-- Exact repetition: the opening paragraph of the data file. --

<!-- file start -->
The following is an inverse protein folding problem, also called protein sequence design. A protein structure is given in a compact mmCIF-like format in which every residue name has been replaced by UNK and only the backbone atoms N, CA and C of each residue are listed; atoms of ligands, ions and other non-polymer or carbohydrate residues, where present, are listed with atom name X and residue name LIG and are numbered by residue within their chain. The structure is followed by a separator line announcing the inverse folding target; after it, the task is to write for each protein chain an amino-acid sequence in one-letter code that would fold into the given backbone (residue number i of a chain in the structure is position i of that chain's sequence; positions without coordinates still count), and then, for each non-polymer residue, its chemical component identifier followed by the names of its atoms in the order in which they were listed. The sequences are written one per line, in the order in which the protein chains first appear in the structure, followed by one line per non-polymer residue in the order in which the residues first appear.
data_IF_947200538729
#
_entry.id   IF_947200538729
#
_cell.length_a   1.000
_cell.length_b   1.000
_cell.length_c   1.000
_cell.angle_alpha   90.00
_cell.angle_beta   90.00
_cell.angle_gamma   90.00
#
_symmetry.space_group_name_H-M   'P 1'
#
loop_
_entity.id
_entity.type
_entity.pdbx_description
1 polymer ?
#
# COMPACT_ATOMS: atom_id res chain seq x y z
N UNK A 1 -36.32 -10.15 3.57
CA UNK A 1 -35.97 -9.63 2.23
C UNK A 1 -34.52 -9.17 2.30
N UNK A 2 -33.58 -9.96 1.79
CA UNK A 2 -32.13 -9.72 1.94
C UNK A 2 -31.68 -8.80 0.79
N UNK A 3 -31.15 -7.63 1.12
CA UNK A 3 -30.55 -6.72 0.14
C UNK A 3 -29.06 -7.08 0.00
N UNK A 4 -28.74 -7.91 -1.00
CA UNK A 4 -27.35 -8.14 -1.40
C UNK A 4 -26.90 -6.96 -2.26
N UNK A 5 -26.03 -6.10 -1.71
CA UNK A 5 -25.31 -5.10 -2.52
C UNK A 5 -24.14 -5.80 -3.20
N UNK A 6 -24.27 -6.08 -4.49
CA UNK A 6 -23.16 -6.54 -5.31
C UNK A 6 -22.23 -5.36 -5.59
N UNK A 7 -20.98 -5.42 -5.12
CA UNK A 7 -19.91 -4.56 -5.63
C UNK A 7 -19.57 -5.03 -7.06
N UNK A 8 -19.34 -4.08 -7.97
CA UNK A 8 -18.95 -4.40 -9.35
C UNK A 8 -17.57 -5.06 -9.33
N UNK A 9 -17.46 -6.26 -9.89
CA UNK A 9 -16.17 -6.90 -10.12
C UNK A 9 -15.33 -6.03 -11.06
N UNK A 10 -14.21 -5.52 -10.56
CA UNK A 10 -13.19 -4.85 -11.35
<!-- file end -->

The following is an inverse protein folding problem, also called protein sequence design. A protein structure is given in a compact mmCIF-like format in which every residue name has been replaced by UNK and only the backbone atoms N, CA and C of each residue are listed; atoms of ligands, ions and other non-polymer or carbohydrate residues, where present, are listed with atom name X and residue name LIG and are numbered by residue within their chain. The structure is followed by a separator line announcing the inverse folding target; after it, the task is to write for each protein chain an amino-acid sequence in one-letter code that would fold into the given backbone (residue number i of a chain in the structure is position i of that chain's sequence; positions without coordinates still count), and then, for each non-polymer residue, its chemical component identifier followed by the names of its atoms in the order in which they were listed. The sequences are written one per line, in the order in which the protein chains first appear in the structure, followed by one line per non-polymer residue in the order in which the residues first appear.